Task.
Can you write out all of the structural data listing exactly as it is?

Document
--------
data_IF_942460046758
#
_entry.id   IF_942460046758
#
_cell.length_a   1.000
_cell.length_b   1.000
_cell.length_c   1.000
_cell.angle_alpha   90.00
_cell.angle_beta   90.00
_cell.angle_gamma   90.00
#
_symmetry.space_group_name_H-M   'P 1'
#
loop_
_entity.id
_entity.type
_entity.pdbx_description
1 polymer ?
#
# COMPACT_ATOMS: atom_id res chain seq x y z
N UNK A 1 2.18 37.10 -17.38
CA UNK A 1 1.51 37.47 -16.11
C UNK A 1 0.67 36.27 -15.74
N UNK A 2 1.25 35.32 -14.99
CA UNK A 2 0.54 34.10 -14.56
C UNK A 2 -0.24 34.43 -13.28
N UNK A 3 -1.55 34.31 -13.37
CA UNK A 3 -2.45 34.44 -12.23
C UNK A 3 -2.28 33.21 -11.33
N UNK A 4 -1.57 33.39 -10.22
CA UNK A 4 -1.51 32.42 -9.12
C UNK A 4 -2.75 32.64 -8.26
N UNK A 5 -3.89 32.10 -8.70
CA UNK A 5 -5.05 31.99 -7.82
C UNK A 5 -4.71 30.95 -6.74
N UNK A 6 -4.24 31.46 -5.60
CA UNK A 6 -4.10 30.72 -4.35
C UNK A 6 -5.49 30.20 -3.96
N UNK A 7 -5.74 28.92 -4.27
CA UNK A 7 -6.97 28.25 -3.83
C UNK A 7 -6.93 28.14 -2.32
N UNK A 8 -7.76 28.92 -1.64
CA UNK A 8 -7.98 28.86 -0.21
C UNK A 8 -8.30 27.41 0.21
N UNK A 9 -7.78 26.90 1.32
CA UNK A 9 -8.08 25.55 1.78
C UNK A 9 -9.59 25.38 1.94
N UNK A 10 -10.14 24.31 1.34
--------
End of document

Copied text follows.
data_IF_942460046758
#
_entry.id   IF_942460046758
#
_cell.length_a   1.000
_cell.length_b   1.000
_cell.length_c   1.000
_cell.angle_alpha   90.00
_cell.angle_beta   90.00
_cell.angle_gamma   90.00
#
_symmetry.space_group_name_H-M   'P 1'
#
loop_
_entity.id
_entity.type
_entity.pdbx_description
1 polymer ?
#
# COMPACT_ATOMS: atom_id res chain seq x y z
N UNK A 1 2.18 37.10 -17.38
CA UNK A 1 1.51 37.47 -16.11
C UNK A 1 0.67 36.27 -15.74
N UNK A 2 1.25 35.32 -14.99
CA UNK A 2 0.54 34.10 -14.56
C UNK A 2 -0.24 34.43 -13.28
N UNK A 3 -1.55 34.31 -13.37
CA UNK A 3 -2.45 34.44 -12.23
C UNK A 3 -2.28 33.21 -11.33
N UNK A 4 -1.57 33.39 -10.22
CA UNK A 4 -1.51 32.42 -9.12
C UNK A 4 -2.75 32.64 -8.26
N UNK A 5 -3.89 32.10 -8.70
CA UNK A 5 -5.05 31.99 -7.82
C UNK A 5 -4.71 30.95 -6.74
N UNK A 6 -4.24 31.46 -5.60
CA UNK A 6 -4.10 30.72 -4.35
C UNK A 6 -5.49 30.20 -3.96
N UNK A 7 -5.74 28.92 -4.27
CA UNK A 7 -6.97 28.25 -3.83
C UNK A 7 -6.93 28.14 -2.32
N UNK A 8 -7.76 28.92 -1.64
CA UNK A 8 -7.98 28.86 -0.21
C UNK A 8 -8.30 27.41 0.21
N UNK A 9 -7.78 26.90 1.32
CA UNK A 9 -8.08 25.55 1.78
C UNK A 9 -9.59 25.38 1.94
N UNK A 10 -10.14 24.31 1.34